Bisexual vs. Pansexual: What's the Difference?

Bisexual vs. Pansexual: What's the Difference?

 Bisexual vs. Pansexual: What's the Difference?

When it comes to differentiating between gender and sexuality identity labels, things can get confusing pretty fast if you’re new to the terms. 

Everyone exists on a spectrum of gender and sexuality, so some aspects of a label may not fit everyone, but that’s because we’re all unique. Here at Pride Palace, we want everyone to feel loved, valued, and accepted, and the best way to do that is by educating ourselves.

So, whether you’re a part of the LGBTQ+ community or not, you can't go wrong by learning more about the people in your life and how to support them. Even if you stumble a little, people will always appreciate you putting in the time and effort to learn more about their lifestyle.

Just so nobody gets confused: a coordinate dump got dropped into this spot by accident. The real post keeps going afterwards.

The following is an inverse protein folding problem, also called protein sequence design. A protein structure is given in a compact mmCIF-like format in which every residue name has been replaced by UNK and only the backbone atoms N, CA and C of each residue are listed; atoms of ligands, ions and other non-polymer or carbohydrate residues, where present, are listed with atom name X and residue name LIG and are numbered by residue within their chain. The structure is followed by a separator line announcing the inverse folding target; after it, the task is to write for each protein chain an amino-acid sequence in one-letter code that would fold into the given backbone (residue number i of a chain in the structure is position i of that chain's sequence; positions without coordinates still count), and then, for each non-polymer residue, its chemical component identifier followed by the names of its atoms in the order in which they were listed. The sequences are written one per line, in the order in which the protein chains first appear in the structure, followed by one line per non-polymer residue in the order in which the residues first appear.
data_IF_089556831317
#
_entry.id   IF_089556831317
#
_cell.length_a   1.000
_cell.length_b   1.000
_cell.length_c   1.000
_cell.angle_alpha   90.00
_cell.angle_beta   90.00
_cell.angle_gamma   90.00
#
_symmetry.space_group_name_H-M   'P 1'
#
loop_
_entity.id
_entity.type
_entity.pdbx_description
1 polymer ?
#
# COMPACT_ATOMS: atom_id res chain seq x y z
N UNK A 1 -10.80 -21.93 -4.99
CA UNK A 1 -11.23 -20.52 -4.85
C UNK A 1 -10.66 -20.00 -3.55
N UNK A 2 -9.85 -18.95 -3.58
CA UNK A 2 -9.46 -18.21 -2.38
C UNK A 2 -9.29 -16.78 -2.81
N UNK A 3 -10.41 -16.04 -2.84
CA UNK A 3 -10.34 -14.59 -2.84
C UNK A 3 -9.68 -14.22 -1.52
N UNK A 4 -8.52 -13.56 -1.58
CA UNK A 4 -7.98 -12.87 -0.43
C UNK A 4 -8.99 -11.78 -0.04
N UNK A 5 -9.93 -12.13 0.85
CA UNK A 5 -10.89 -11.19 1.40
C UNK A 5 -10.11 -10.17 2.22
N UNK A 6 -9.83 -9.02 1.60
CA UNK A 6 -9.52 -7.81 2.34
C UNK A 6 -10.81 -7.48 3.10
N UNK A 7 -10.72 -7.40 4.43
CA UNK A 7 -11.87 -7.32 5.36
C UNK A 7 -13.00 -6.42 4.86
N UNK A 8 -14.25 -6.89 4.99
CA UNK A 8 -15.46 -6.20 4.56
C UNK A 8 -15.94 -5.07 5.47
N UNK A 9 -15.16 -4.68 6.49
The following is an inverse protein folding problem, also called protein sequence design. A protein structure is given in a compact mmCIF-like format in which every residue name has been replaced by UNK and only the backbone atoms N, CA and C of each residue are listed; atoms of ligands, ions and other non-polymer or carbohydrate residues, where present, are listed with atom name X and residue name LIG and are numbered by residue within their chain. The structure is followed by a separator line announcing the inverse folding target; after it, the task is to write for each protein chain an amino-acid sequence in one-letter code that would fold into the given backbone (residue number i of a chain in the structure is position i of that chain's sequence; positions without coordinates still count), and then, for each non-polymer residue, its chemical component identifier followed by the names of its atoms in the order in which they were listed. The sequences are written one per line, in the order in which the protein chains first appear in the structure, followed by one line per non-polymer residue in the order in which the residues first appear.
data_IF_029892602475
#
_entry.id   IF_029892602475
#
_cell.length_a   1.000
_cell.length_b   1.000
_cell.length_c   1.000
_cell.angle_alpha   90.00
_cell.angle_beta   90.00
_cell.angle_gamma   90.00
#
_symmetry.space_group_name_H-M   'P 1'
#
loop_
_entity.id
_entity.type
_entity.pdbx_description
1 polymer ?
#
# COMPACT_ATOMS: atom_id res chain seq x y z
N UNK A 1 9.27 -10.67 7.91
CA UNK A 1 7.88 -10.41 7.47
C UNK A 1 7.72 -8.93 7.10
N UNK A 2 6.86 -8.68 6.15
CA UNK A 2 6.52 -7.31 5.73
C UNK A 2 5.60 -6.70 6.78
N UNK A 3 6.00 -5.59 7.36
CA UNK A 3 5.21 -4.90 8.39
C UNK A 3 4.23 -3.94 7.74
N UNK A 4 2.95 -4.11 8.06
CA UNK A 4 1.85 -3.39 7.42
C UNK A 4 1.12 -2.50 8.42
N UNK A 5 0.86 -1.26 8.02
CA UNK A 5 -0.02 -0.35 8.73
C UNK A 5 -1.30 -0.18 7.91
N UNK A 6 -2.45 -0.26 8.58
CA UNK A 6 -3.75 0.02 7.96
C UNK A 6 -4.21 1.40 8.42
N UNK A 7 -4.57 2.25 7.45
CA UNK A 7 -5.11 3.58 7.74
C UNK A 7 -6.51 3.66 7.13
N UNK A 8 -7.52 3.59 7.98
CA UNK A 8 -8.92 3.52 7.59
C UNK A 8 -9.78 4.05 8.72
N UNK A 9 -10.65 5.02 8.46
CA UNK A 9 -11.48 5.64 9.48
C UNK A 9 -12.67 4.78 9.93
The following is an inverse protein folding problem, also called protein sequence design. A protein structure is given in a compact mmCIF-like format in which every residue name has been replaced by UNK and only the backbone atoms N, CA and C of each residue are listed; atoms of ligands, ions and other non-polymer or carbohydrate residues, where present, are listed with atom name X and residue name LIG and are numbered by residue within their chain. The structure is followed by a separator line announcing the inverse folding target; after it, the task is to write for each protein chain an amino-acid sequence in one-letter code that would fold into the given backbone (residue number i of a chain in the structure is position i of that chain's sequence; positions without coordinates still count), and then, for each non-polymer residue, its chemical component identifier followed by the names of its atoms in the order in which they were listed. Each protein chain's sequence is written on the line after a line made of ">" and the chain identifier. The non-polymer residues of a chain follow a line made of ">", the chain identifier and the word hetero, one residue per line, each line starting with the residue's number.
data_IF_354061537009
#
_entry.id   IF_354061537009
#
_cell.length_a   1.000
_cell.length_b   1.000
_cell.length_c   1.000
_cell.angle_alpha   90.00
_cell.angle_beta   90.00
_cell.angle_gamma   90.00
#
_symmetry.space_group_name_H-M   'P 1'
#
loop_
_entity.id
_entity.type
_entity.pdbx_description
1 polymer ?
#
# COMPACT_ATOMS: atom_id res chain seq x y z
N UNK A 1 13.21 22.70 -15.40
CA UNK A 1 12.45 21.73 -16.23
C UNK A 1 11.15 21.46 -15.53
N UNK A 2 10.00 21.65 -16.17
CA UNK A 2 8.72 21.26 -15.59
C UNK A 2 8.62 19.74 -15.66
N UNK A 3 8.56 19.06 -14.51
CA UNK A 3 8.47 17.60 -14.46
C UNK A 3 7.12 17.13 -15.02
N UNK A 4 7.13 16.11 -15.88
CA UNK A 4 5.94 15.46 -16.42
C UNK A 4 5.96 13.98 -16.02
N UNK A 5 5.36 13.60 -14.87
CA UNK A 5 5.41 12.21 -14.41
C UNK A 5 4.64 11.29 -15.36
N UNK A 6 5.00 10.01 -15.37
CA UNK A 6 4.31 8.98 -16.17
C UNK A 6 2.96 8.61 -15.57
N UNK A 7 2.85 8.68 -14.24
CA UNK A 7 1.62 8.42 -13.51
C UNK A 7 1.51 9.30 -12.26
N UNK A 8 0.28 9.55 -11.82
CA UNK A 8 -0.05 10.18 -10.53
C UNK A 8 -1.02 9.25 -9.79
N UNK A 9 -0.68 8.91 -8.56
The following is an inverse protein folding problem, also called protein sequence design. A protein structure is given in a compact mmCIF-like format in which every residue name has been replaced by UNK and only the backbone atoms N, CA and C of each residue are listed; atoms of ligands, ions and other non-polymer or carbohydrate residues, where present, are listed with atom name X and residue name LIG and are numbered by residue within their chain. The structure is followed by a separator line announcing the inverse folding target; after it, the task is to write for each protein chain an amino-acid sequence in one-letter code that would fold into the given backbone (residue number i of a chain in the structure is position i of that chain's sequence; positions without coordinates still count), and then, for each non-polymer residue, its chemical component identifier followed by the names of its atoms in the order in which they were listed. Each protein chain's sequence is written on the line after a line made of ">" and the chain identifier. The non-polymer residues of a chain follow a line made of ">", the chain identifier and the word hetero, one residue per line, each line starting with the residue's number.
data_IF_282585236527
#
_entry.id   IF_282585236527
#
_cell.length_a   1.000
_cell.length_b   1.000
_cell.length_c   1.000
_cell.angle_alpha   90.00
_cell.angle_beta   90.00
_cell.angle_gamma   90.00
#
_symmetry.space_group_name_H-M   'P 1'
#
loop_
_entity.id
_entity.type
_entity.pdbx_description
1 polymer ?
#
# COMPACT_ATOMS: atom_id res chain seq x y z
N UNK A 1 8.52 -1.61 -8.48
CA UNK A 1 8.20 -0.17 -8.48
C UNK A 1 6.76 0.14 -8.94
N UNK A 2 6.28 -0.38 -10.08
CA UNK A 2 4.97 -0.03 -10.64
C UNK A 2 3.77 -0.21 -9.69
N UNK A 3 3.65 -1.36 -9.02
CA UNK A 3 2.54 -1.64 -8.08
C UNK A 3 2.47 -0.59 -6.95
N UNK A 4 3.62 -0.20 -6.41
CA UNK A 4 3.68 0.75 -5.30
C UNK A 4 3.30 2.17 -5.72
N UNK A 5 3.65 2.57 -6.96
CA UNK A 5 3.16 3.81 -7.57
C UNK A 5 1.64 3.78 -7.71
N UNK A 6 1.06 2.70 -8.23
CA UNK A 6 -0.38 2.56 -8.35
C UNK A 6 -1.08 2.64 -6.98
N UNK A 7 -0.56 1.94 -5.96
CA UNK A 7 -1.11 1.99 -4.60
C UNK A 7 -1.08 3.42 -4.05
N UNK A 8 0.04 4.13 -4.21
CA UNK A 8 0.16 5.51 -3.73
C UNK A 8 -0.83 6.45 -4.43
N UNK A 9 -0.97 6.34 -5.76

Bisexuality 

Now there’s a buzz word for many of us! The word bisexual was first applied to humans by Charles Gilbert Chaddock, all the way back in 1892 in his translation of the work Psychopathia Sexualis by Krafft-Ebing. In that work, the word bisexual referred to a person “who was both homosexual and heterosexual at the same time.” 

Obviously, the word has evolved and changed over the years to better reflect the bisexual experience and how society has grown. Prior to that, if you saw the word bisexual in a book, it was exclusively used to discuss plant species that were hermaphroditic or that reproduced asexually.

The subject of bisexuality was explored further by Alfred C. Kinsey, who was bisexual himself. He developed what is known as the Kinsey Scale, which looked at how people reacted with their sexual attraction to both men and women. He started the conversation about gender as a spectrum in the scientific community and helped popularize the term bisexual.